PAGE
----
Yet, we often find God to be precisely in those very places. And, quickly discover upon our arrival that God was actually there all along. We just couldn’t see it because our theological systems wouldn’t allow us too.

Wherever people seek after God, no matter how flawed and incomplete their current systems and methods of thought may be, you’ll be sure to find God there too. God will always move and interact with those who seek after him. Even within the broken religious and cultural systems of our world. And, perhaps especially within these broken systems.

God is love. And, because God is love, God will always move, call and invite us to meet Him, wherever we may be. In fact, God will always take the initiative to meet with us, wherever we are because love always seeks expression and relationship.

That’s what love is-

Love seeks and finds.

Love calls and invites.

Love moves and heals.

Love colours outside the lines.

Love goes to where it is needed the most, regardless of where that place may be.

A Call to Live Outside

In his book, 40 Days of Living the Jesus Creed, Scot McKnight framed it this way,

“It is easy for us to be tempted to think that we alone are the right group, that we alone are the most faithful, and that others are less loved by God because we in fact love them less. But this gets things backward: we may love others less, but God loves them the same. Humans throughout the world and across the street listen for God because they, too, are eikons of God, humans made in God’s image. Here is where we need to begin: with the recognition that everyone can be a seeker for God just as we are” (Pg. 141).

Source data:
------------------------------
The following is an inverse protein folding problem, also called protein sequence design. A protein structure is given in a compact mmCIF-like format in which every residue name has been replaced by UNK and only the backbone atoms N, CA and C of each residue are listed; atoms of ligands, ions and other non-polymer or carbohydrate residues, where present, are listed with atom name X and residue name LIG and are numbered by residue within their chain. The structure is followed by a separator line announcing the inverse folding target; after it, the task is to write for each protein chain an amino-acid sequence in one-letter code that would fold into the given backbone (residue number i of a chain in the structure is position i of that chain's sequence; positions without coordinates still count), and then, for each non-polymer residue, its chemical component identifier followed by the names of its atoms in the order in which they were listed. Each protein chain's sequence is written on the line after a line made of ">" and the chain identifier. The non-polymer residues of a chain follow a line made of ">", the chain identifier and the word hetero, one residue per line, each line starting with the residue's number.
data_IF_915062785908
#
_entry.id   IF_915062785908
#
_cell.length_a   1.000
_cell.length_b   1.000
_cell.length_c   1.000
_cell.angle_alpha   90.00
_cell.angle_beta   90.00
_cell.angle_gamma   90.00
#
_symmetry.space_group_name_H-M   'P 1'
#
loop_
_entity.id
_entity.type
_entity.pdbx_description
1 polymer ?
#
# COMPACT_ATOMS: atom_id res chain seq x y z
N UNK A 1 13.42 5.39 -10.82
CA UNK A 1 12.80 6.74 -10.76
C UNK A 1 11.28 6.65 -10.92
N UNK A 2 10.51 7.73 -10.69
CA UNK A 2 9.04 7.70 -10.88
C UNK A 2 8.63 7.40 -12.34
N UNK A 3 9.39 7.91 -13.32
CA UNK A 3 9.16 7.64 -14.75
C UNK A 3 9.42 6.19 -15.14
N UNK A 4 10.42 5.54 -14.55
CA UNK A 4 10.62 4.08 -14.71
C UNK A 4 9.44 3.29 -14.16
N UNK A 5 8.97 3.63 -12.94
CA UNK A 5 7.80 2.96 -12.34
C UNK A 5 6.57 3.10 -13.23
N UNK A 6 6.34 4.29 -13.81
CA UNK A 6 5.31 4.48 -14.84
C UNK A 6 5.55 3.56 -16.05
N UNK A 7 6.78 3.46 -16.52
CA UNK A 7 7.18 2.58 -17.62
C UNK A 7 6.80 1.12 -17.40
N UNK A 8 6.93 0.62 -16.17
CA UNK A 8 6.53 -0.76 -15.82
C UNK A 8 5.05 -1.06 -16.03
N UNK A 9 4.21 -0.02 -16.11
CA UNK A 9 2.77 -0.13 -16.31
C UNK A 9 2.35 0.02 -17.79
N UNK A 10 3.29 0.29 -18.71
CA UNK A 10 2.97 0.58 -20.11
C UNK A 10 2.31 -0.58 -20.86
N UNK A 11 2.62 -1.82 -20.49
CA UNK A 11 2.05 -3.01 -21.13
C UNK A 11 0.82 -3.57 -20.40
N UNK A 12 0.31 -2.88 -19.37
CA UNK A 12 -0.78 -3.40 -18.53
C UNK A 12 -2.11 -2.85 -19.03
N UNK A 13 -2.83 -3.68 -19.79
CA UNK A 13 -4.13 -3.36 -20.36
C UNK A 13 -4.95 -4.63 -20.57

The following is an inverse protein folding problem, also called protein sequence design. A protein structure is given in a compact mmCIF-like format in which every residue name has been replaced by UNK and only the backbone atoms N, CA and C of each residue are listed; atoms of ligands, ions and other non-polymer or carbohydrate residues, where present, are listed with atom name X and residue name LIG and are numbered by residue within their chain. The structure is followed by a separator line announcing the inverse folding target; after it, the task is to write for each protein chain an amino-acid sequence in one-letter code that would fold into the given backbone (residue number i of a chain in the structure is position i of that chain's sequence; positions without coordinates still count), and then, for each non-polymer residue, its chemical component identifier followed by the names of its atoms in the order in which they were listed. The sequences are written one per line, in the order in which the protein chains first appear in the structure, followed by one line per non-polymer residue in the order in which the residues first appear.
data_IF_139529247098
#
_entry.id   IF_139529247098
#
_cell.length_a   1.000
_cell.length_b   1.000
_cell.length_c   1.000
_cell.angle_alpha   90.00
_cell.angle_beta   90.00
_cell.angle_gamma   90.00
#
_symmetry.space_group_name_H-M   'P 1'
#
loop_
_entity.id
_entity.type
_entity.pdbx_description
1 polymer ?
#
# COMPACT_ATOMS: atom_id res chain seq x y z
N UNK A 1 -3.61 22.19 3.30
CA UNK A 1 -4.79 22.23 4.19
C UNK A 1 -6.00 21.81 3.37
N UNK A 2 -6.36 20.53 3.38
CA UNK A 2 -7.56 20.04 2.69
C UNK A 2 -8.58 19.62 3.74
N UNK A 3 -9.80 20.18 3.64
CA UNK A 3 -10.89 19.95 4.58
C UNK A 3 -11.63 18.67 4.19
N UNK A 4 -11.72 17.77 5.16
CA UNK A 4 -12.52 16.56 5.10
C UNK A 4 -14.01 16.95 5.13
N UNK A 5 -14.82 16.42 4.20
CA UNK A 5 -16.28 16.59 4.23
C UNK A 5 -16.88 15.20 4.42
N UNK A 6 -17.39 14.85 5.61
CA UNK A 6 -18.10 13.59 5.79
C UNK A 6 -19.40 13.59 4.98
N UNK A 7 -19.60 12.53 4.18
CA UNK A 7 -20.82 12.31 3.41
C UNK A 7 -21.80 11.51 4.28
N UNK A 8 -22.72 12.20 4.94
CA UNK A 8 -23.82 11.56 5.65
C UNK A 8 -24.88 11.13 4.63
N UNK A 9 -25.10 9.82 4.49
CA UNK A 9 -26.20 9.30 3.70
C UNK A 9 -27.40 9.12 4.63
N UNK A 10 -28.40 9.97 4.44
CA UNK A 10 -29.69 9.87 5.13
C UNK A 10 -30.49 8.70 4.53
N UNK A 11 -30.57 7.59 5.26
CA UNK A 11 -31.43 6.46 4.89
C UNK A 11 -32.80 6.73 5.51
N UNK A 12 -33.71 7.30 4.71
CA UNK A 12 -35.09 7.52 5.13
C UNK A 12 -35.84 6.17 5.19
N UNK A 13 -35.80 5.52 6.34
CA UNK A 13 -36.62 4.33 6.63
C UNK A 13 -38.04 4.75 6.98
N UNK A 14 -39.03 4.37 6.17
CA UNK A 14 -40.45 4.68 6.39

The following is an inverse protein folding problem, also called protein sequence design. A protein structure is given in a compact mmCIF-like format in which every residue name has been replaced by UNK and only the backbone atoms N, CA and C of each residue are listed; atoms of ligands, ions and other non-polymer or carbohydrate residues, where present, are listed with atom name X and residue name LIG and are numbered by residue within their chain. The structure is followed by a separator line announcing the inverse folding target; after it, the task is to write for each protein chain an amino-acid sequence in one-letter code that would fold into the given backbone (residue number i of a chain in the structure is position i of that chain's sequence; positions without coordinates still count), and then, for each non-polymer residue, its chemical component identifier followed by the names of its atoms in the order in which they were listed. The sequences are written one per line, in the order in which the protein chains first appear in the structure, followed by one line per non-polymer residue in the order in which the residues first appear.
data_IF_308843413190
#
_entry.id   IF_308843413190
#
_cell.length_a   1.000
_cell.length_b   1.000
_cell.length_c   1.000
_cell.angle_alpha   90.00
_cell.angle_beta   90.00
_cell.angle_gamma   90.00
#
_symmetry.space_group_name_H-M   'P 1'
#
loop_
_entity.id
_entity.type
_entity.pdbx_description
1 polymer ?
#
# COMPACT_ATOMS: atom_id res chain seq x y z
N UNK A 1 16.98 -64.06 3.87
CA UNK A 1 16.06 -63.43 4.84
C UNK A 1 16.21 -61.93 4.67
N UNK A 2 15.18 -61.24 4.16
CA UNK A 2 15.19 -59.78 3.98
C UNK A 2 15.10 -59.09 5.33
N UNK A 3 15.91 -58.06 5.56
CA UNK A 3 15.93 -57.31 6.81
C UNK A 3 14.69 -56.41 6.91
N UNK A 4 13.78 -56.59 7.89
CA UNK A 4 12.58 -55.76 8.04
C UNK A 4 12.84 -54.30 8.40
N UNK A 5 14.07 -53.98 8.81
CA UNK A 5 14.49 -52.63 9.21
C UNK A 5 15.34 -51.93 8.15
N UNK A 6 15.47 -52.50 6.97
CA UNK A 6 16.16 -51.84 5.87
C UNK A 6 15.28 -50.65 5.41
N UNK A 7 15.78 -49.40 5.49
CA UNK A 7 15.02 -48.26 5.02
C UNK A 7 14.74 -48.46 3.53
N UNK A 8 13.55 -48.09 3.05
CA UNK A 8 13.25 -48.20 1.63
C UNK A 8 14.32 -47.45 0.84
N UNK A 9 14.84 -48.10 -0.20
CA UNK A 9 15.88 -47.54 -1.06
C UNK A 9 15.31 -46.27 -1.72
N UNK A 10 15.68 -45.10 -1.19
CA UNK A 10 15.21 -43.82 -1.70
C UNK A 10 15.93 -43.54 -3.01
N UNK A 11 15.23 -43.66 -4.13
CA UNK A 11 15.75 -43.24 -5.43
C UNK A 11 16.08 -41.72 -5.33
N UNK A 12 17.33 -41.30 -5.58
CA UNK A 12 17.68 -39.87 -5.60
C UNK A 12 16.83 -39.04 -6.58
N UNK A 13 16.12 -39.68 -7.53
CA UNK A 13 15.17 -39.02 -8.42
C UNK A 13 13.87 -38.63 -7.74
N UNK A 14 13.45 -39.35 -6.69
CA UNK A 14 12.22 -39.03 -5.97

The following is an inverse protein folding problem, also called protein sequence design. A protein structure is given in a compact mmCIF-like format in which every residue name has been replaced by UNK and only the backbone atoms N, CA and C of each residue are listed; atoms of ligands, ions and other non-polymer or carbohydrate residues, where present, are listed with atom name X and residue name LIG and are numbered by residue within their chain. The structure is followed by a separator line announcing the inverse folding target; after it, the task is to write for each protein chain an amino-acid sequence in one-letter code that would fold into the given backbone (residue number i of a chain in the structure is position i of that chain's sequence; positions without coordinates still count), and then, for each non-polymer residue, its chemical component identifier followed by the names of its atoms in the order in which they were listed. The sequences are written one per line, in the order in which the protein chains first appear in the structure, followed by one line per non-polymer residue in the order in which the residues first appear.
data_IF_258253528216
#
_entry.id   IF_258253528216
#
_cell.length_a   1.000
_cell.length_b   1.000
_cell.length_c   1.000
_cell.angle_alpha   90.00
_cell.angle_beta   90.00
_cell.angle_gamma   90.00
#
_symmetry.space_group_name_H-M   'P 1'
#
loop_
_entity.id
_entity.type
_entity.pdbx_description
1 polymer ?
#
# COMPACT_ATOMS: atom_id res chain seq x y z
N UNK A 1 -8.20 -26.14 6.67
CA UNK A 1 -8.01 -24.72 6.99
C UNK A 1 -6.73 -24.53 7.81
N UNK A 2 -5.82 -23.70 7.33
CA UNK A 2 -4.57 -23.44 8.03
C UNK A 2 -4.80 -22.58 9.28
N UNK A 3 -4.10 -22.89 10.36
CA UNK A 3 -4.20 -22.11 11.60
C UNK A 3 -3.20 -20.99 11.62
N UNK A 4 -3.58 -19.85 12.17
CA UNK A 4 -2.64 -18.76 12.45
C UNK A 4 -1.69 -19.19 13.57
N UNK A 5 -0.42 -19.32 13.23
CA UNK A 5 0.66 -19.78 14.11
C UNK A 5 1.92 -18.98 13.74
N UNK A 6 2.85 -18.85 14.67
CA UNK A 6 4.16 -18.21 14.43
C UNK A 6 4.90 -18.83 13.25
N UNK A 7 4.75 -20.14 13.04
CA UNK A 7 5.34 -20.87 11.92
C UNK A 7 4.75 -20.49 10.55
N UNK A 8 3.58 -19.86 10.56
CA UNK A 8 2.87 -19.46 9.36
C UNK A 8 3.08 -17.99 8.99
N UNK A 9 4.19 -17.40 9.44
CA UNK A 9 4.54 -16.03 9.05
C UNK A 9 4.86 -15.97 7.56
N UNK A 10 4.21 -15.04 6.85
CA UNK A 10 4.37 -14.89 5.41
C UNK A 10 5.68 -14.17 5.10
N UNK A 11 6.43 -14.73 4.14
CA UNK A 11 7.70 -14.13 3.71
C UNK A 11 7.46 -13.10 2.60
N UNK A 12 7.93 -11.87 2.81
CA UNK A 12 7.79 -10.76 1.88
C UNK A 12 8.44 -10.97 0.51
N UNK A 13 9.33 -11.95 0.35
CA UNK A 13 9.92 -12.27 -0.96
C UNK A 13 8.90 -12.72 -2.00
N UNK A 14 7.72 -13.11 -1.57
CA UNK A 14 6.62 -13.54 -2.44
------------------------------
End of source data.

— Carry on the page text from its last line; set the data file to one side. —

So, we have a choice to make.

God is speaking, calling and revealing. God has taken the initiative.

And will we, like Peter, listen, watch and move?

Or, will we remain locked into our tightly-knit, well-defined theological systems that deafens and blinds us from joining Jesus in those places where he is already moving and speaking and calling and saving?


  • Jesus calls
  • Jesus redeems
  • Jesus saves
  • Jesus heals
  • Jesus restores

And, he is not defined or restrained by our theological systems.

God is like Jesus – seeking out the marginalized, ostracized, lonely, forgotten, empty people all over the world, calling them to embrace his healing touch.

God is like Jesus –  calling us to go into those places where he already is –  those places where we thought he would never be – working within the lives of people we never thought he would, challenging people, changing people and working through people we never dreamed he would work through.

And, when we find ourselves in those places, we can be confident that we’re in the right place, for this is where God has been all along. God lives on the outside – Jesus showed us that.

In fact, Jesus always seemed to hang out with people who lived outside the lines. And, he calls us to go and do likewise. But, don’t worry – you won’t be alone. He’s already there – waiting patiently for you to show up.

Walking on the Outside